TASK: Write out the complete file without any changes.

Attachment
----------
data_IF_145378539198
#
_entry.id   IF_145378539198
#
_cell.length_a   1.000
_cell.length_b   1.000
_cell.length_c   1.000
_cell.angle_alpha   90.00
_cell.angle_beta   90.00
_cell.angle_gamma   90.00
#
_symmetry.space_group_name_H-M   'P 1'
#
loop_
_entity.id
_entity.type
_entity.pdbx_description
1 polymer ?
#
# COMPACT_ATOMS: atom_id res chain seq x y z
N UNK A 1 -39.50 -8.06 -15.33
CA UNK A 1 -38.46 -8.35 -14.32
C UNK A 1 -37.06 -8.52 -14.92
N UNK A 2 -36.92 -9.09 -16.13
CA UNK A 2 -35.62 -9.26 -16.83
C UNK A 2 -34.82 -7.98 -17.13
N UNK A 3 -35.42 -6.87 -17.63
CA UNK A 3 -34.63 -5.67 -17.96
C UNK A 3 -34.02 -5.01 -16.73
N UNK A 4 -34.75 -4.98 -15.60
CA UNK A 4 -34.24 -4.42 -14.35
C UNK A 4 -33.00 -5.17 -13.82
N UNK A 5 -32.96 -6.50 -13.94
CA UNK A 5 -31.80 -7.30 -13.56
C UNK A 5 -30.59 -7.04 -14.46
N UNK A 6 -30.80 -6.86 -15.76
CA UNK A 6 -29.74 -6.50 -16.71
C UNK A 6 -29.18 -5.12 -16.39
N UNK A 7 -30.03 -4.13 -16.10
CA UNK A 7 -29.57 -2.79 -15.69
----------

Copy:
data_IF_145378539198
#
_entry.id   IF_145378539198
#
_cell.length_a   1.000
_cell.length_b   1.000
_cell.length_c   1.000
_cell.angle_alpha   90.00
_cell.angle_beta   90.00
_cell.angle_gamma   90.00
#
_symmetry.space_group_name_H-M   'P 1'
#
loop_
_entity.id
_entity.type
_entity.pdbx_description
1 polymer ?
#
# COMPACT_ATOMS: atom_id res chain seq x y z
N UNK A 1 -39.50 -8.06 -15.33
CA UNK A 1 -38.46 -8.35 -14.32
C UNK A 1 -37.06 -8.52 -14.92
N UNK A 2 -36.92 -9.09 -16.13
CA UNK A 2 -35.62 -9.26 -16.83
C UNK A 2 -34.82 -7.98 -17.13
N UNK A 3 -35.42 -6.87 -17.63
CA UNK A 3 -34.63 -5.67 -17.96
C UNK A 3 -34.02 -5.01 -16.73
N UNK A 4 -34.75 -4.98 -15.60
CA UNK A 4 -34.24 -4.42 -14.35
C UNK A 4 -33.00 -5.17 -13.82
N UNK A 5 -32.96 -6.50 -13.94
CA UNK A 5 -31.80 -7.30 -13.56
C UNK A 5 -30.59 -7.04 -14.46
N UNK A 6 -30.80 -6.86 -15.76
CA UNK A 6 -29.74 -6.50 -16.71
C UNK A 6 -29.18 -5.12 -16.39
N UNK A 7 -30.03 -4.13 -16.10
CA UNK A 7 -29.57 -2.79 -15.69